Monday, August 13, 2012

Credit card fraud by the banks

Just another example of how big banks believe they are above it all.

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Considering how banks got away with submitted false documents to state courts on mortgage and foreclosure issues, why should we be surprised that they brought the same eye for detail to credit card debt collection? We’ve known this for a while – back in March, JPMorgan Chase was found to have robo-signed documents and shredded others in their credit card debt collection process. Bank of America also kept dodgy records on credit card debt. American Banker did a great series on this. Now this rises to the New York Times’ level, with a takeout on the problems credit card companies are having in courts with bad documentation. Again.
The same problems that plagued the foreclosure process — and prompted a multibillion-dollar settlement with big banks — are now emerging in the debt collection practices of credit card companies.
As they work through a glut of bad loans, companies like American Express, Citigroup and Discover Financial are going to court to recoup their money. But many of the lawsuits rely on erroneous documents, incomplete records and generic testimony from witnesses, according to judges who oversee the cases.
Lenders, the judges said, are churning out lawsuits without regard for accuracy, and improperly collecting debts from consumers. The concerns echo a recent abuse in the foreclosure system, a practice known as robo-signing in which banks produced similar documents for different homeowners and did not review them.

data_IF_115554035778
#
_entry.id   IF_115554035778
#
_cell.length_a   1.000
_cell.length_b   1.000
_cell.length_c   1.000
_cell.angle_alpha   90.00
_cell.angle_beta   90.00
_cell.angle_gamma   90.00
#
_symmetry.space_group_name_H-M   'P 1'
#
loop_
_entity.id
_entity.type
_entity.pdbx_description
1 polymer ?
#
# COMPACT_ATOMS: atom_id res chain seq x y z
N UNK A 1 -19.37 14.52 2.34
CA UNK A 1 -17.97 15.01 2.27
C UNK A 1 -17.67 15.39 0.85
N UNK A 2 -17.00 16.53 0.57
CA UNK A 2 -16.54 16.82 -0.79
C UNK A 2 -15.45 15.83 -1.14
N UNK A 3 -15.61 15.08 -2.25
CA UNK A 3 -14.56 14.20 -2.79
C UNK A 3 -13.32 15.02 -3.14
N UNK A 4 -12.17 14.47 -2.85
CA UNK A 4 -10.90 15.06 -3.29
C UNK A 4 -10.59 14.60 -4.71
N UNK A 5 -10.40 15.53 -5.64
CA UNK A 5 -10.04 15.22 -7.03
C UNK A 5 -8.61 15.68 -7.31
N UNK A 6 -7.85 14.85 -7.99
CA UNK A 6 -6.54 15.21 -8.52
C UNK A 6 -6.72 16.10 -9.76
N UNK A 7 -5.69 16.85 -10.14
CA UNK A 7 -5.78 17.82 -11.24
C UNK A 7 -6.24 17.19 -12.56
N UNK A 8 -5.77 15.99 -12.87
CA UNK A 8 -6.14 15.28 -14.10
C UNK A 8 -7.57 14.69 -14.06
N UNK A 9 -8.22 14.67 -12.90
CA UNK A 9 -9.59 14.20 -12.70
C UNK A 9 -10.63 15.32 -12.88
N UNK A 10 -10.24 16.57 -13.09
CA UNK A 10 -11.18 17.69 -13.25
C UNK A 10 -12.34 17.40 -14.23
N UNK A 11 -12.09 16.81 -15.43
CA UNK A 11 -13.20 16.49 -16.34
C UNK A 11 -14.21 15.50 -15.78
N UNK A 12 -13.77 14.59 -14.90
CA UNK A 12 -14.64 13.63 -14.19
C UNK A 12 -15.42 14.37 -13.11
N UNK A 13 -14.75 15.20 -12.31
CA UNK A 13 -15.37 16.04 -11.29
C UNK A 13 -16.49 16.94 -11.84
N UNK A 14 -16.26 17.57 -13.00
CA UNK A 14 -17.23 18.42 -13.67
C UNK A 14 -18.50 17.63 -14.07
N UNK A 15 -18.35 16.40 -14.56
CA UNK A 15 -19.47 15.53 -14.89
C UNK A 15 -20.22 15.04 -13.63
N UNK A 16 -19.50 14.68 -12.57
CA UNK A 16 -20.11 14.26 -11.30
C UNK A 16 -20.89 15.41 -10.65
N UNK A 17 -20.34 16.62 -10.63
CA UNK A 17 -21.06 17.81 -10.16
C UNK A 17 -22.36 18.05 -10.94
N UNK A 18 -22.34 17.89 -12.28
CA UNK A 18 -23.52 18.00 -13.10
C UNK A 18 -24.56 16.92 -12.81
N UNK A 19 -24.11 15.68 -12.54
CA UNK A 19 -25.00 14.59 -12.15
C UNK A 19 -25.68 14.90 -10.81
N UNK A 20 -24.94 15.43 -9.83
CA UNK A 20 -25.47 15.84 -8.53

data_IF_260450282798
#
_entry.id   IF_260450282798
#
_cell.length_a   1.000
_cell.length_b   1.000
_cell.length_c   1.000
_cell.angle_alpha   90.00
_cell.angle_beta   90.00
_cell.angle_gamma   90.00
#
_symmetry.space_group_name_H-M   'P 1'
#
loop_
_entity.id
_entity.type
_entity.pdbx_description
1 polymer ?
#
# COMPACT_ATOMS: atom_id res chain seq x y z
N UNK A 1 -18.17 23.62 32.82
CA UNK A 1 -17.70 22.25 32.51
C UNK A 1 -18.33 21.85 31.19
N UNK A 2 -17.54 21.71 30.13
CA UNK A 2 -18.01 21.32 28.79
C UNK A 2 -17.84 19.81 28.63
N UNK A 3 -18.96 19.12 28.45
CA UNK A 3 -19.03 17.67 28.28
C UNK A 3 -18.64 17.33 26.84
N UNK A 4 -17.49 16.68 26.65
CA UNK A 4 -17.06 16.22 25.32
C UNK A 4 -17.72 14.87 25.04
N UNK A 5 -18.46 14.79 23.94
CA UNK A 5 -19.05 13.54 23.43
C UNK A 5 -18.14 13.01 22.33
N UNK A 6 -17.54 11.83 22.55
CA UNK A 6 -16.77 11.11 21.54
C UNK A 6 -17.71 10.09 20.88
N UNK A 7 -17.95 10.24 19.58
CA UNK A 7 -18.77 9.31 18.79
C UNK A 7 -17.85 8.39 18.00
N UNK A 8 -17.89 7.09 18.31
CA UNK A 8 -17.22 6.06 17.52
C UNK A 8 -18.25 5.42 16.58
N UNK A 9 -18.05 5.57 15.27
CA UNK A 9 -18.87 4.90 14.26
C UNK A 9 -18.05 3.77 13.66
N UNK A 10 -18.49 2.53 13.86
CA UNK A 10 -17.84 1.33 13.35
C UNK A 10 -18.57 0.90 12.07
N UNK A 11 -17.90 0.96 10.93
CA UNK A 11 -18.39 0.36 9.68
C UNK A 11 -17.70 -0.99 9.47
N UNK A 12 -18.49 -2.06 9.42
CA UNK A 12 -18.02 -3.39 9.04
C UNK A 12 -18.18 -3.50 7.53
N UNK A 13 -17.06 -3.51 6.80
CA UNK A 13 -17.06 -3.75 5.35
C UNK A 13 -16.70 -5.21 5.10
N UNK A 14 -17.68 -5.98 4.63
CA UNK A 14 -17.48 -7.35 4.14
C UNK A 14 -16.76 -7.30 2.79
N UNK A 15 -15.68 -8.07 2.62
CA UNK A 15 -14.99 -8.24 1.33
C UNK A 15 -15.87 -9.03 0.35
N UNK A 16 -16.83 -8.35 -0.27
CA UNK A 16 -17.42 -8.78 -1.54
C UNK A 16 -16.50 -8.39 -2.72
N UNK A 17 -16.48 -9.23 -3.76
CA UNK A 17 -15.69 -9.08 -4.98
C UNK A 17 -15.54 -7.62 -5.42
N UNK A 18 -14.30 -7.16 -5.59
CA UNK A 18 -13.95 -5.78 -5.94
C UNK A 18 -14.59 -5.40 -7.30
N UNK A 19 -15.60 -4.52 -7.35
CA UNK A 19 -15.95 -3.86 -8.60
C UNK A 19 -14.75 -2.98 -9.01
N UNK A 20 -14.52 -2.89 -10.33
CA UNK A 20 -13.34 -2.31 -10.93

“I would say that roughly 90 percent of the credit card lawsuits are flawed and can’t prove the person owes the debt,” said Noach Dear, a civil court judge in Brooklyn, who said he presided over as many as 100 such cases a day.
I don’t know if we can pinpoint the day when banks and financial firms decided they didn’t have to care anymore about accurate record-keeping. But clearly, that day came long ago, and the companies believe that their political power can inoculate them from any damage caused by lying to courts, stealing from their customers without verifiable information, and basically making a mockery of the longstanding system of debt that goes back to the 1677 Statute of Frauds.

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